Rollie Fingers is one of the most recognizable figures in Brewers history due to his tremendous career as a reliever and his famous handlebar mustache.
When Number 34 exited the bullpen car, handed his jacket to the batboy, and hitched up his pants…. Brewers fans knew it was all over.
Already highly successful in his 13 years with the A’s and Padres before being acquired by the Brewers in December 1980, Rollie was part of a historic trade deal that took him from San Diego to St. Louis to Milwaukee, all in a four-day period. It was a momentous deal for the Brewers, which included players Ted Simmons and Pete Vuckovich, paving the way to two straight playoff berths.
Even though 1981 was a strike-shortened season for MLB, the Brewers were hot. They posted a 31-25 record in the first half of the season and finished the second half at 31-22. Known for his slider, Rollie came through for the Brewers, time and again. One of his more memorable moments in ’81 was his strikeout of Lou Whitaker, which put the Brewers in the playoffs for the first time ever. While the Brewers later lost to the Yankees in the division championship three games to two, Fingers won the American League MVP. He was the first reliever in history to do so. He also brought home the American League Cy Young Award.
In 1982, the Brewers and Rollie continued to dominate. Rollie pitched in 50 games, earning 29 saves and a 2.60 ERA before a muscle tear caused him to miss the rest of the season, including the playoffs. Would the World Series outcome have differed with #34 in the bullpen?
Fingers was unable to play in 1983 due to his injury, but by 1984 was game-ready. Before succumbing to a back injury in the second half of the season, he was having another career year, recording a 1.96 ERA. His 23 saves were not enough to save the Brewers season, where they finished 5th in the AL.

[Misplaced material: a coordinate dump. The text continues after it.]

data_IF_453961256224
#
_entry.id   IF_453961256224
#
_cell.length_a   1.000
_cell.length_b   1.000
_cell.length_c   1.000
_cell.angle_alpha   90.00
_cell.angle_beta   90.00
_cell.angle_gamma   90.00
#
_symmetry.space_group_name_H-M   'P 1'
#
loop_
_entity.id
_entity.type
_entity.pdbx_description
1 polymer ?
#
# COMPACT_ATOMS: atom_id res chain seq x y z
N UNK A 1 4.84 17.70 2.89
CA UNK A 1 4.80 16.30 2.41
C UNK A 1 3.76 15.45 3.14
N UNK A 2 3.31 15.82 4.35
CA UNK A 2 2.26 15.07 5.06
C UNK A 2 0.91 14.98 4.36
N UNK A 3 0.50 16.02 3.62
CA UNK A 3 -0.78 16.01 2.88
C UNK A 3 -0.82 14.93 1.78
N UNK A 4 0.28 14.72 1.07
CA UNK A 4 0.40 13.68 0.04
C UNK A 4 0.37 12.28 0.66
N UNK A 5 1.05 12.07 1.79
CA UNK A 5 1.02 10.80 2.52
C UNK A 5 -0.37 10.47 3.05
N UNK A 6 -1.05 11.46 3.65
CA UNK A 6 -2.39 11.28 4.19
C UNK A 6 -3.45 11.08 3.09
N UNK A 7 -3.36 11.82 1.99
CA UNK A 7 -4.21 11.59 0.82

In 1985, things were looking up for Rollie, when he started the season off strong in his first four appearances. However, his luck did not hold when he blew three of his next four save opportunities. June of 1985 did not go any better when he blew another four saves and Milwaukee lost six straight games in which Fingers appeared. By late July, he was no longer the main closer, instead sharing the role with Bob Gibson, seeing less and less action. Rollie finished the year with an ERA of 5.04 and 6 losses.
While his last year was forgettable, his career stats and what he meant to the Brewers is anything but.
How Do You Spell Relief? R-0-L-L-I-E!
- Rollie Fingers finished his career with 114 wins, 341 saves, and a 2.90 ERA.
- Even more impressive is that 74 of those saves involved at least 7 outs. In today’s era of out-getters and closers, that is quite a feat.
- He was a 7-time All-Star.
- When Rollie left the game, he was the all-time save leader, with 341. His record held for over a decade.
- Fingers was in the top 10 for the Cy Young award four times.
- In 1981, he was the Cy Young and MVP award winner, when he posted a 6-3 record, 28 saves and a 1.04 ERA with the Brewers.
- Rollie won three world series titles with the Oakland A’s between 1972-74 and was the 1974 World Series MVP.
- Rollie Fingers was inducted into the National Baseball Hall of Fame in 1992, only the second reliever at that time to receive the honor.
Rollie Fingers began his career as a starter, but due to inconsistent results, was moved to the bullpen, where he found his niche.
Rollie started growing his handlebar mustache during Spring Training 1972, in an effort to win a $300 prize from Oakland A’s owner, Charles Finley. The mustache has remained for the last 48 years. After being released after the 1985 season, he was offered the opportunity to play with the Reds in 1986, but turned it down due to Marge Schott’s “clean cut” policy. No mustache? Then no baseball!
Fingers is one of only eight major leaguers to have his number retired with multiple teams (Milwaukee Brewers and Oakland A’s).
At 73, Rollie Fingers still makes the circuit, touring ballparks during Spring Training and other events throughout the year. He continues to be a favorite, selling signed baseballs and pictures, and mugging for photos with fans, young and old.
Rollie Fingers is one of the greatest relievers of all time. Brewers fans and the Hall of Fame agree!
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